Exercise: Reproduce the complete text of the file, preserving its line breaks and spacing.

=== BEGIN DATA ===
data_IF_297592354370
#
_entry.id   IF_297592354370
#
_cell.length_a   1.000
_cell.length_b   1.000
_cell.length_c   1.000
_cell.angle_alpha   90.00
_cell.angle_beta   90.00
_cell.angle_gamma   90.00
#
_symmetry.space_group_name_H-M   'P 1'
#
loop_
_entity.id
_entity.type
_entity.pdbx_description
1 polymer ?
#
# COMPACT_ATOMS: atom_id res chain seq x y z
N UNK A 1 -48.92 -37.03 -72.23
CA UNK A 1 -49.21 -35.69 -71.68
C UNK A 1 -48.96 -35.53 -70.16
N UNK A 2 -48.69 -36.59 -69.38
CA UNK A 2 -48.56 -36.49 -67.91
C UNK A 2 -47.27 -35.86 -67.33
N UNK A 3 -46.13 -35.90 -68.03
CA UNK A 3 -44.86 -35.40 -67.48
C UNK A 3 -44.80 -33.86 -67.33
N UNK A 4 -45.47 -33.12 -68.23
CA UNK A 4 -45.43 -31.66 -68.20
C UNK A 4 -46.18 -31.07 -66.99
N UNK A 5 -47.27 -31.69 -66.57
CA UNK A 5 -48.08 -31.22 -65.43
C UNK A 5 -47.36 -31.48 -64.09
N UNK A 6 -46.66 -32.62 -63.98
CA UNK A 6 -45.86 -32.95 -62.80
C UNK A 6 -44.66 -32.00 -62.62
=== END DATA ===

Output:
data_IF_297592354370
#
_entry.id   IF_297592354370
#
_cell.length_a   1.000
_cell.length_b   1.000
_cell.length_c   1.000
_cell.angle_alpha   90.00
_cell.angle_beta   90.00
_cell.angle_gamma   90.00
#
_symmetry.space_group_name_H-M   'P 1'
#
loop_
_entity.id
_entity.type
_entity.pdbx_description
1 polymer ?
#
# COMPACT_ATOMS: atom_id res chain seq x y z
N UNK A 1 -48.92 -37.03 -72.23
CA UNK A 1 -49.21 -35.69 -71.68
C UNK A 1 -48.96 -35.53 -70.16
N UNK A 2 -48.69 -36.59 -69.38
CA UNK A 2 -48.56 -36.49 -67.91
C UNK A 2 -47.27 -35.86 -67.33
N UNK A 3 -46.13 -35.90 -68.03
CA UNK A 3 -44.86 -35.40 -67.48
C UNK A 3 -44.80 -33.86 -67.33
N UNK A 4 -45.47 -33.12 -68.23
CA UNK A 4 -45.43 -31.66 -68.20
C UNK A 4 -46.18 -31.07 -66.99
N UNK A 5 -47.27 -31.69 -66.57
CA UNK A 5 -48.08 -31.22 -65.43
C UNK A 5 -47.36 -31.48 -64.09
N UNK A 6 -46.66 -32.62 -63.98
CA UNK A 6 -45.86 -32.95 -62.80
C UNK A 6 -44.66 -32.00 -62.62